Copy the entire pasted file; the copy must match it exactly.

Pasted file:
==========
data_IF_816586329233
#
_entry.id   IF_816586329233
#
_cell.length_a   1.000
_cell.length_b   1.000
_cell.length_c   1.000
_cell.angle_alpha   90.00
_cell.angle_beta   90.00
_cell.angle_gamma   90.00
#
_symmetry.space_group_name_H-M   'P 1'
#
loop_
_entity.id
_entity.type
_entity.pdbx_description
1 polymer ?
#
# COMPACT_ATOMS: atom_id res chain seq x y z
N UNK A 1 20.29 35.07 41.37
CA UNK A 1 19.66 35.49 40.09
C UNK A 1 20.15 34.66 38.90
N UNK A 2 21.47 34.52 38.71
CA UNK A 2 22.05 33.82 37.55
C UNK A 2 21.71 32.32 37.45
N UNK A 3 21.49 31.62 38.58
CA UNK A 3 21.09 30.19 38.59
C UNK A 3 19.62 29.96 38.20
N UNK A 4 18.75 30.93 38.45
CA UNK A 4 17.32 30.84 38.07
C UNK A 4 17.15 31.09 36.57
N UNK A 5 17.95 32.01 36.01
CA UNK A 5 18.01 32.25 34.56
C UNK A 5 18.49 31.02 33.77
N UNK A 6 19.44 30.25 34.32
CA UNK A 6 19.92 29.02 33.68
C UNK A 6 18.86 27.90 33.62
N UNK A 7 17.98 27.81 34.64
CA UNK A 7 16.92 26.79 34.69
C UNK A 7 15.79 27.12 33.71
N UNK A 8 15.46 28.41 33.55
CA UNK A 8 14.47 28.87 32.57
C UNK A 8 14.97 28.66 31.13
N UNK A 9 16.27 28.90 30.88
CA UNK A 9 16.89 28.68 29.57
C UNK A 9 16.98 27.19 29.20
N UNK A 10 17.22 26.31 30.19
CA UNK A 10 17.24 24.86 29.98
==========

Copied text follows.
data_IF_816586329233
#
_entry.id   IF_816586329233
#
_cell.length_a   1.000
_cell.length_b   1.000
_cell.length_c   1.000
_cell.angle_alpha   90.00
_cell.angle_beta   90.00
_cell.angle_gamma   90.00
#
_symmetry.space_group_name_H-M   'P 1'
#
loop_
_entity.id
_entity.type
_entity.pdbx_description
1 polymer ?
#
# COMPACT_ATOMS: atom_id res chain seq x y z
N UNK A 1 20.29 35.07 41.37
CA UNK A 1 19.66 35.49 40.09
C UNK A 1 20.15 34.66 38.90
N UNK A 2 21.47 34.52 38.71
CA UNK A 2 22.05 33.82 37.55
C UNK A 2 21.71 32.32 37.45
N UNK A 3 21.49 31.62 38.58
CA UNK A 3 21.09 30.19 38.59
C UNK A 3 19.62 29.96 38.20
N UNK A 4 18.75 30.93 38.45
CA UNK A 4 17.32 30.84 38.07
C UNK A 4 17.15 31.09 36.57
N UNK A 5 17.95 32.01 36.01
CA UNK A 5 18.01 32.25 34.56
C UNK A 5 18.49 31.02 33.77
N UNK A 6 19.44 30.25 34.32
CA UNK A 6 19.92 29.02 33.68
C UNK A 6 18.86 27.90 33.62
N UNK A 7 17.98 27.81 34.64
CA UNK A 7 16.92 26.79 34.69
C UNK A 7 15.79 27.12 33.71
N UNK A 8 15.46 28.41 33.55
CA UNK A 8 14.47 28.87 32.57
C UNK A 8 14.97 28.66 31.13
N UNK A 9 16.27 28.90 30.88
CA UNK A 9 16.89 28.68 29.57
C UNK A 9 16.98 27.19 29.20
N UNK A 10 17.22 26.31 30.19
CA UNK A 10 17.24 24.86 29.98